You may or may not see little bubbles already forming in the jar. (pictured above)

Using a spoon scoop out and discard all but about 20 percent of the starter. You can use the discard for something else if you want, or just toss it.

Jar of starter on a scale.

Now repeat the process from day one.

Place the jar on the scale with a little bit of the day 1 sourdough starter and zero it out.

Pour in 100g of warmish water, zero the scale, then scoop in 100g of flour. At this point, you can switch to another flour like all-purpose white flour or bread flour, as long as they are unbleached. Or you can continue using rye or whole wheat flour.

Mixing the starter with new flour and water.

Mix and cover and let sit for 24 hours. Now you will repeat this process for several more days. It will take 7 to 10 days total to have a mature sourdough starter.

How do you know when your sourdough starter is ready?

Spoon scooping a teaspoon of sourdough starter into a bowl of water.

There are a few ways to tell when the starter is mature enough to be used to make sourdough bread. First is after you feed it, if it rises to about double or more than double after 4 to 12 hours it is ready. And you should see lots of bubbles.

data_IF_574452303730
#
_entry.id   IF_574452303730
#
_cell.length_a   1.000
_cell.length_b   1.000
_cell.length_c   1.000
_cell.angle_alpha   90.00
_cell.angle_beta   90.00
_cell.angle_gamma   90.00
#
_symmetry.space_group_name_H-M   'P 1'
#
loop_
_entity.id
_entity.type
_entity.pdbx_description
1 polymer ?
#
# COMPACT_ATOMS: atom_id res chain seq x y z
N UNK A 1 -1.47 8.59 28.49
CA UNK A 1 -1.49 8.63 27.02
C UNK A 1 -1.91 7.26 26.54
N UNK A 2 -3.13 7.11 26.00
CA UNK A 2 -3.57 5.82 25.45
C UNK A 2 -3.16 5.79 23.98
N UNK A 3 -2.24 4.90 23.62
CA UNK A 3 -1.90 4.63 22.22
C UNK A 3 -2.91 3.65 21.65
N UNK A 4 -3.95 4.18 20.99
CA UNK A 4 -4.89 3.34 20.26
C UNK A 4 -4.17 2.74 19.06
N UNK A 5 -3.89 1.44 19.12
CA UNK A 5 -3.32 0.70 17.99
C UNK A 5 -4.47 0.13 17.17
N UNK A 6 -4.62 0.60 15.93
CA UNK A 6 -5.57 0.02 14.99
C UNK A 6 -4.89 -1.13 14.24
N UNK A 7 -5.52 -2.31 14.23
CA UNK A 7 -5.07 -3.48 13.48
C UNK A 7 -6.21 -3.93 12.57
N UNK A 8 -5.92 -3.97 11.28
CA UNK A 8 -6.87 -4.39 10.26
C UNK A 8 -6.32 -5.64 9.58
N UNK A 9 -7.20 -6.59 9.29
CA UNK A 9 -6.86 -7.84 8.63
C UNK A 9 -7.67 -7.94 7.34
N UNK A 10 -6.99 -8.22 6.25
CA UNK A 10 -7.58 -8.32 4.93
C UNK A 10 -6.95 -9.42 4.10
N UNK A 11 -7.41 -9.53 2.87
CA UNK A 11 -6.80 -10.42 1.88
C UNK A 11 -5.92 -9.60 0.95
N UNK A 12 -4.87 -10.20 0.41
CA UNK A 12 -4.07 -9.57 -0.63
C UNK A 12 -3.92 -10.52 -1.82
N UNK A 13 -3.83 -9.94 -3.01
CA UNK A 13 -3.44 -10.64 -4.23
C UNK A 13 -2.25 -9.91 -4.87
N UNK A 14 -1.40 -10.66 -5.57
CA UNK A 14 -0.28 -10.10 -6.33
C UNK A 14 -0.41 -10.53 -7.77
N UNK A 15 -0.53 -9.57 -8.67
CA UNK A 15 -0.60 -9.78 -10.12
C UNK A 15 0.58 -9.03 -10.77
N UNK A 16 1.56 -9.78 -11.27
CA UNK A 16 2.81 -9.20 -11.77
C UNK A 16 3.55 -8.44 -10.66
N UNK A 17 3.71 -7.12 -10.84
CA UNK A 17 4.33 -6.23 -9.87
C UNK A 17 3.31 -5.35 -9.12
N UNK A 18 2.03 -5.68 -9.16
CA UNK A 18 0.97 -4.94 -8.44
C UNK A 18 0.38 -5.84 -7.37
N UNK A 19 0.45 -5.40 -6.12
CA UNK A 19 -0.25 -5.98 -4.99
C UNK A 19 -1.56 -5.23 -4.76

The best way to tell though is to drop a small teaspoon worth of starter in a bowl of water, if it floats, it is ready! This is called the “float test.”

The starter can now be used to make homemade sourdough bread and other sourdough recipes.

If you plan on using the starter every day, just feed it and keep it on the counter. Otherwise, store it in the fridge where you will only need to feed it once a week.

Good luck with your new sourdough starter!

How long does sourdough starter last?

The starter will last indefinitely as long as it is fed properly. Store it on your counter and feed it every 12 to 24 hours if you plan to use it daily, just make sure to leave some starter leftover after using it, so you can feed it and keep it going.

Otherwise, store it in the fridge and feed it once a week.

Fun Fact: The Boudin Bakery in San Francisco has a starter that they have maintained since the mid-1800s.

Easy homemade sourdough starter pin for Pinterest.

Here are other recipes you may like:

Homemade Cornbread

Best Homemade White Sandwich Bread

Rye Bread

Homemade Croissants

Indian Fry Bread

Sourdough starter next to sourdough bread
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5 from 4 votes

Sourdough Starter Recipe Only 2 Ingredients

Learn how to make a sourdough starter at home with just 2 ingredients.
Prep Time5 minutes
7 days
Total Time7 days 5 minutes
Course: Bread, Ingredient
Cuisine: American, French, Italian
Keyword: light, natural, yeast
Servings: 1 16 ounce jar
Calories: 349kcal
Author: Matt Taylor

Equipment

Ingredients

  • 100 g of Rye or Whole Wheat flour unbleached (3/4 cup + 1 Tbsp)
  • 100 g of filtered water 1/3 cup + 2 Tbsp
  • Then the same amount every day for 7 to 10 days.